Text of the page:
There is something especially precious in our Savior’s genealogy that is commonly overlooked. Here, just before we are told that he came to save his people from their sins, three of his ancestral mothers are named who had a smear upon their names. Thamar was Judah’s daughter-in-law, who played the harlot and committed incest. Ruth was a Moabitess, a woman of a cursed race, a race that came into existence by Lot’s incestuous behavior. Bathsheba was the adulteress wife of Uriah. Add to that the fact that our Savior is here identified specifically as the son of David by Bathsheba; and you can almost hear him saying, “Behold, I have come to save poor sinners!”
The Incarnation (1:18-25)
Our Savior’s wondrous divinity is immediately presented in Matthew’s record of the incarnation and virgin birth (1:18-25). Here is a picture of the New Birth. The Lord Jesus Christ was conceived in a sinner, conceived by the work of God the Holy Spirit, and conceived without the aid of a man. That is exactly how Christ is formed in us in the new birth.
Here is our Savior’s name ― “Jesus.” Here is his mission ― “He shall save his people from their sins.” Here’s the character of his people ― Sinners; and they were his people before he came to save them, chosen in eternal election, and given to him as a Surety. Here is his divinity, the certainty of his success. Our Savior is himself God in human flesh, Emmanuel!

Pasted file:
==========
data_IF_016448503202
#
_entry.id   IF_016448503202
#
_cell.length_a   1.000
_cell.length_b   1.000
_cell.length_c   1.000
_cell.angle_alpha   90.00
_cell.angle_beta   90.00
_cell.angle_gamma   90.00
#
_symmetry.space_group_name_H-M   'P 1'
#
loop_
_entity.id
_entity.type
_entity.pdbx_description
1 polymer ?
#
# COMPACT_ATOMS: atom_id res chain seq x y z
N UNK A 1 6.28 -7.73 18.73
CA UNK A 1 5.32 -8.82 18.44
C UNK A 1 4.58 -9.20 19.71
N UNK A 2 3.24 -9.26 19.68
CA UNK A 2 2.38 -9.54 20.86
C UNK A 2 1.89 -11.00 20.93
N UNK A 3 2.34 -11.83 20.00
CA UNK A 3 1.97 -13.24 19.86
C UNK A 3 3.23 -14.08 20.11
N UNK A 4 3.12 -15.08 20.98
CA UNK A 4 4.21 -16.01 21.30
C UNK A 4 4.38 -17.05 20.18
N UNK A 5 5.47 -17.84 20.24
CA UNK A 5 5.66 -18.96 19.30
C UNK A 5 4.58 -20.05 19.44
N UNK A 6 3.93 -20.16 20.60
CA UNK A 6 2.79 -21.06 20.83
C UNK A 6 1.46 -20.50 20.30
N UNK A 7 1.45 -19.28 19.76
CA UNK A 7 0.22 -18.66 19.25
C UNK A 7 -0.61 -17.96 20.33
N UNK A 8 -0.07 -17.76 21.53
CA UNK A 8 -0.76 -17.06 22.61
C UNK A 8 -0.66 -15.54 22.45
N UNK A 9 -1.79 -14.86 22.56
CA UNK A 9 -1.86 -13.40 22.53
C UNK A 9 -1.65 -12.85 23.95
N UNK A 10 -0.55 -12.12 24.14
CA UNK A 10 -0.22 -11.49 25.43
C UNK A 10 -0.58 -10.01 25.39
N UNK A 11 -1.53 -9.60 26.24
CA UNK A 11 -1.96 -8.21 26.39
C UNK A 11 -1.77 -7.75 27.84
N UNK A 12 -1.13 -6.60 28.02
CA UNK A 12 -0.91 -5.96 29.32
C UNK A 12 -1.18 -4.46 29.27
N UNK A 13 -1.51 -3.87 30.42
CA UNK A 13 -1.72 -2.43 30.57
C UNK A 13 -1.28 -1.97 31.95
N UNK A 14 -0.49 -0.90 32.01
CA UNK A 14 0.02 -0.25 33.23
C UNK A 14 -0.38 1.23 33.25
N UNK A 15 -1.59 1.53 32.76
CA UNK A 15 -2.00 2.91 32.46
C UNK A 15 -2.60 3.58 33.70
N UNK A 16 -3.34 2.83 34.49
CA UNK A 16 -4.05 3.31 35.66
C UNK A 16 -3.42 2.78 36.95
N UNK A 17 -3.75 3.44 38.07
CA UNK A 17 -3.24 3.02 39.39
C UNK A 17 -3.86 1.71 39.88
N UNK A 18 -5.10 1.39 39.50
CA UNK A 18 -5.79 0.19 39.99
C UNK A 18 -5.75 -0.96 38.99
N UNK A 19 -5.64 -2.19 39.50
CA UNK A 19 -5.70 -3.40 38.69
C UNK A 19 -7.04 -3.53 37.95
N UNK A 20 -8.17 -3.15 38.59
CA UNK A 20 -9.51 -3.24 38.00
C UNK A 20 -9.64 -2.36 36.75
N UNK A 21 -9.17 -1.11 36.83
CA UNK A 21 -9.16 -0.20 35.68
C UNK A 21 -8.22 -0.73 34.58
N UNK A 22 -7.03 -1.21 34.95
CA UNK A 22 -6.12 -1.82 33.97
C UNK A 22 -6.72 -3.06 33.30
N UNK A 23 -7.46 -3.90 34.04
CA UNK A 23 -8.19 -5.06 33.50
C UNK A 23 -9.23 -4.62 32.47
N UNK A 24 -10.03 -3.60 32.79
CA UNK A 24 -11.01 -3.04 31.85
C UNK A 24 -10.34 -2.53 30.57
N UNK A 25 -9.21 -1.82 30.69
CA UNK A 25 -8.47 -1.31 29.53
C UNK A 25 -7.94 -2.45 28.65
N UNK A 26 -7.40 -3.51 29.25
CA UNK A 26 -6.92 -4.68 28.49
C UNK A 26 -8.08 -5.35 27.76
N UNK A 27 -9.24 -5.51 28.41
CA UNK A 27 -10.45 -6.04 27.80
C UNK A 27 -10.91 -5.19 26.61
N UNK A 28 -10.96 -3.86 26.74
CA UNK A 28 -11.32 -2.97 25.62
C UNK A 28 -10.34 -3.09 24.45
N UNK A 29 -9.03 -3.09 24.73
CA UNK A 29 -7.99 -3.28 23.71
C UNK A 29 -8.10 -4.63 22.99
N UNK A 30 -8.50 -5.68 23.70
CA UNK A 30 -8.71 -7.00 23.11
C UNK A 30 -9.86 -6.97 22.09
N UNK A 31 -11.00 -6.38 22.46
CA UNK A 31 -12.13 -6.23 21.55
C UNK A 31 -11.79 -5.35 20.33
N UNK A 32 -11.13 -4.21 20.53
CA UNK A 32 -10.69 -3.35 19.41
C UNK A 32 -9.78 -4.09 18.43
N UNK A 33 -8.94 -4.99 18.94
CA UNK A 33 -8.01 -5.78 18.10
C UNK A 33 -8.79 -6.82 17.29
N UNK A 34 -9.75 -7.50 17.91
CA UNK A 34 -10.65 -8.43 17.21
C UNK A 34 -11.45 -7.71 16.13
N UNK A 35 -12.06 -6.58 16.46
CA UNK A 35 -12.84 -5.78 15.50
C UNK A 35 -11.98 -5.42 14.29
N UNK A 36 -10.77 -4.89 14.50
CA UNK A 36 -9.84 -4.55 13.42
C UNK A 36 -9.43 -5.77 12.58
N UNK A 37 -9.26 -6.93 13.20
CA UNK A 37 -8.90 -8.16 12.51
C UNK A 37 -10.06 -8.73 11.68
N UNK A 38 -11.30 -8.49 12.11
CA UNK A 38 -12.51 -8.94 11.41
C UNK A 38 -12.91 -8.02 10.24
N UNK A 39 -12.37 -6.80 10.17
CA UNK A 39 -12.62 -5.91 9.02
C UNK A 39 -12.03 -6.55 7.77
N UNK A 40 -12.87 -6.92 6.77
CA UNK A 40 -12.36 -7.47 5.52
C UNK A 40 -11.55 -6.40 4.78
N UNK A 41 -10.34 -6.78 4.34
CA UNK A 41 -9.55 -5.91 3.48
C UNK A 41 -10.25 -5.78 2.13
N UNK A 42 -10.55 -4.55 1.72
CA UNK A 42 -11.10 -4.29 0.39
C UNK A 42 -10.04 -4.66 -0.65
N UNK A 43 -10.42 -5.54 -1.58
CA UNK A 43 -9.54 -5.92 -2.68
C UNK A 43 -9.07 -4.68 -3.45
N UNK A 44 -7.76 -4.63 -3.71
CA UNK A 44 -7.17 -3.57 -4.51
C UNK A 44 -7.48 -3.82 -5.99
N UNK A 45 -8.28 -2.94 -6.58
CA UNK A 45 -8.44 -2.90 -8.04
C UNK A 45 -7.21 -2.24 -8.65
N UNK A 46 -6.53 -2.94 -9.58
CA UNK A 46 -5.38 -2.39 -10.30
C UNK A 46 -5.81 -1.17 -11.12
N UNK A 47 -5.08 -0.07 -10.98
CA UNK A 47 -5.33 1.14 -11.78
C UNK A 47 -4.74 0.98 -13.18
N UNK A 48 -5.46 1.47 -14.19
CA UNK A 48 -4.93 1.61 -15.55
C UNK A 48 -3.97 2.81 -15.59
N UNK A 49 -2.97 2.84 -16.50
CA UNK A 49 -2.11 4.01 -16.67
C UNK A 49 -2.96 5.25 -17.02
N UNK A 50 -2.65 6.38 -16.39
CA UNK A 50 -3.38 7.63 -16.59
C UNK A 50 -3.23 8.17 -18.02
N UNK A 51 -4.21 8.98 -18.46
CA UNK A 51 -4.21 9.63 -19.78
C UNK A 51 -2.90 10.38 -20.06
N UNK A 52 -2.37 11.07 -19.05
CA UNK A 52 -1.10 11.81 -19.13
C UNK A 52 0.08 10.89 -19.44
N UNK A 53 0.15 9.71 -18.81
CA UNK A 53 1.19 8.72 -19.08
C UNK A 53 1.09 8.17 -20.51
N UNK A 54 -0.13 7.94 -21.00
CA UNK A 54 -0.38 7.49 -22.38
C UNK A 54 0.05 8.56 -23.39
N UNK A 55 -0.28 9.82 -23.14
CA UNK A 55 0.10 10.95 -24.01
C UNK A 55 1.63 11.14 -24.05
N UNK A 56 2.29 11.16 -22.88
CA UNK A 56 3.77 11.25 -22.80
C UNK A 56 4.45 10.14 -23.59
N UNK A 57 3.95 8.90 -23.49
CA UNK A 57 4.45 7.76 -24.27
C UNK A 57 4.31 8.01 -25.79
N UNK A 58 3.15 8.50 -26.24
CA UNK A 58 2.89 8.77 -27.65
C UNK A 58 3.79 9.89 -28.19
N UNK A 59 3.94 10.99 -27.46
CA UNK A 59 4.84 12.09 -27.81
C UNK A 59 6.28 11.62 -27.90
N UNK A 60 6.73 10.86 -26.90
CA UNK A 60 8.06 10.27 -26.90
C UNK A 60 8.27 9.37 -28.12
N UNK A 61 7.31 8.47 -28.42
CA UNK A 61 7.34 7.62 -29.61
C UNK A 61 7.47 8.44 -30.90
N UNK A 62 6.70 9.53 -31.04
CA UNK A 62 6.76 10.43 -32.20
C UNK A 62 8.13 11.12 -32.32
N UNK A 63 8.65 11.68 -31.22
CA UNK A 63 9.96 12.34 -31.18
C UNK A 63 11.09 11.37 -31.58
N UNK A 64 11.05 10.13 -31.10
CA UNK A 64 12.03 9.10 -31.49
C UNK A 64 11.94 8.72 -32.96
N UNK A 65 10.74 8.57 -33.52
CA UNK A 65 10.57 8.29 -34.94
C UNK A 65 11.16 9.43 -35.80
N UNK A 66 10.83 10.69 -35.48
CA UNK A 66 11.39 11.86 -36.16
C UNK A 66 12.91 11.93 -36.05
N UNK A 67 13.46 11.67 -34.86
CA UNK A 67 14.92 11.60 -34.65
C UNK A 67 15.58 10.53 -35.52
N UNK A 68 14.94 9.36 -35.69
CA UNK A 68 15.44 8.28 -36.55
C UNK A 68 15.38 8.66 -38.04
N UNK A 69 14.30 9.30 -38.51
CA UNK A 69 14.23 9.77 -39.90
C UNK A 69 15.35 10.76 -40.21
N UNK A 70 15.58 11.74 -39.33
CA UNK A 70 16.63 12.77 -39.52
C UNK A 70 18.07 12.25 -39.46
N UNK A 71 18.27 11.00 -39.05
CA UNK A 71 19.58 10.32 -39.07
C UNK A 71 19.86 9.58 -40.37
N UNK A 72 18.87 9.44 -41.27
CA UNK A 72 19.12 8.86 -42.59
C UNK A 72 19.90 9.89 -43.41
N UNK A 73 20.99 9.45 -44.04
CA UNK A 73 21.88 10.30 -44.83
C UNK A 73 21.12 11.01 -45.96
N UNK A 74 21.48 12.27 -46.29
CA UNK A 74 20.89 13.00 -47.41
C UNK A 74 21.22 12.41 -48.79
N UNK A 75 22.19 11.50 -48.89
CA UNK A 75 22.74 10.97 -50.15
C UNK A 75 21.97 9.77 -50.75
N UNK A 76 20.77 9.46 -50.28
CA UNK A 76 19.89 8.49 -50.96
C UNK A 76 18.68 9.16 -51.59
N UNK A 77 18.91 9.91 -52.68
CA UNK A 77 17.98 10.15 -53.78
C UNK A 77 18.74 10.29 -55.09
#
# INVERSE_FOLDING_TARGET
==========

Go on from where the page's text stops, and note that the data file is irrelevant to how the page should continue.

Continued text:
Old Testament Prophecies
Matthew 1 and 2 set before us a number of Old Testament prophecies fulfilled by our Savior’s incarnation. ― He is Immanuel, the virgin born Savior (Isa. 7:14; Matt. 1:22-23). ― He is a Nazarene (Jud. 13:5; 1 Sam 1:11; Matt. 2:23). ― He fulfilled Jeremiah’s prophecy of weeping in Ramah (Jer 31:15; Matt. 2:17-18). ― He was called out of Egypt (Hosea 11:1; Matt. 2:15). ― He was born at Bethlehem ―(Micah 5:2; Matt. 2:5-6).
Matthew alone describes the visit of the wise men (ch. 2:1-13). The whole world at this time was expecting the advent of some Great One. These wise men came to Jerusalem asking, “Where is he that is born King of the Jews?” Their adoration of the newborn King foreshadowed his universal dominion (John 17:2; Rom. 14:9). Matthew alone tells us how Herod, the usurper of David's dominion, sought to slay the heir to David’s throne (2:14-23).
John The Baptist